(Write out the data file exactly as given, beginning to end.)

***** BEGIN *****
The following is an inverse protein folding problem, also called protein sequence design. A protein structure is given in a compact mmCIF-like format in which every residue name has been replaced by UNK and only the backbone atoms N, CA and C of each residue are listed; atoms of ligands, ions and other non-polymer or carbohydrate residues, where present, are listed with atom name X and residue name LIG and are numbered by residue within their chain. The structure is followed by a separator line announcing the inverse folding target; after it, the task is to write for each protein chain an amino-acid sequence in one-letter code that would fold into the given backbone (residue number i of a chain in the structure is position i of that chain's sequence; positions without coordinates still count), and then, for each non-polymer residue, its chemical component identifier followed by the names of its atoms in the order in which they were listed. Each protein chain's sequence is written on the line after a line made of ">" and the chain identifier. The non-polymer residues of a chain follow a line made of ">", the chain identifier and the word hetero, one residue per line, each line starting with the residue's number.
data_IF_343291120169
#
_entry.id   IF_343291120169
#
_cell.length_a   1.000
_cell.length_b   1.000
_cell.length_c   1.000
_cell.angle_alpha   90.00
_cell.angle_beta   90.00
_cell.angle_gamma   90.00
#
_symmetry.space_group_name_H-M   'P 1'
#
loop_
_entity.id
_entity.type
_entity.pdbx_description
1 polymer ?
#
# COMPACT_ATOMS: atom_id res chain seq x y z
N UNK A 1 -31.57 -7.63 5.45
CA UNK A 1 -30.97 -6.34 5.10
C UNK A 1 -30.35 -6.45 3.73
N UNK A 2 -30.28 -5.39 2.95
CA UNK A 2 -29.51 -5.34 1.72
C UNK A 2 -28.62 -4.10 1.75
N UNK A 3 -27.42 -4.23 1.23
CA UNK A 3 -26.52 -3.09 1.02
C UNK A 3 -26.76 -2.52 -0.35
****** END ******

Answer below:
The following is an inverse protein folding problem, also called protein sequence design. A protein structure is given in a compact mmCIF-like format in which every residue name has been replaced by UNK and only the backbone atoms N, CA and C of each residue are listed; atoms of ligands, ions and other non-polymer or carbohydrate residues, where present, are listed with atom name X and residue name LIG and are numbered by residue within their chain. The structure is followed by a separator line announcing the inverse folding target; after it, the task is to write for each protein chain an amino-acid sequence in one-letter code that would fold into the given backbone (residue number i of a chain in the structure is position i of that chain's sequence; positions without coordinates still count), and then, for each non-polymer residue, its chemical component identifier followed by the names of its atoms in the order in which they were listed. Each protein chain's sequence is written on the line after a line made of ">" and the chain identifier. The non-polymer residues of a chain follow a line made of ">", the chain identifier and the word hetero, one residue per line, each line starting with the residue's number.
data_IF_343291120169
#
_entry.id   IF_343291120169
#
_cell.length_a   1.000
_cell.length_b   1.000
_cell.length_c   1.000
_cell.angle_alpha   90.00
_cell.angle_beta   90.00
_cell.angle_gamma   90.00
#
_symmetry.space_group_name_H-M   'P 1'
#
loop_
_entity.id
_entity.type
_entity.pdbx_description
1 polymer ?
#
# COMPACT_ATOMS: atom_id res chain seq x y z
N UNK A 1 -31.57 -7.63 5.45
CA UNK A 1 -30.97 -6.34 5.10
C UNK A 1 -30.35 -6.45 3.73
N UNK A 2 -30.28 -5.39 2.95
CA UNK A 2 -29.51 -5.34 1.72
C UNK A 2 -28.62 -4.10 1.75
N UNK A 3 -27.42 -4.23 1.23
CA UNK A 3 -26.52 -3.09 1.02
C UNK A 3 -26.76 -2.52 -0.35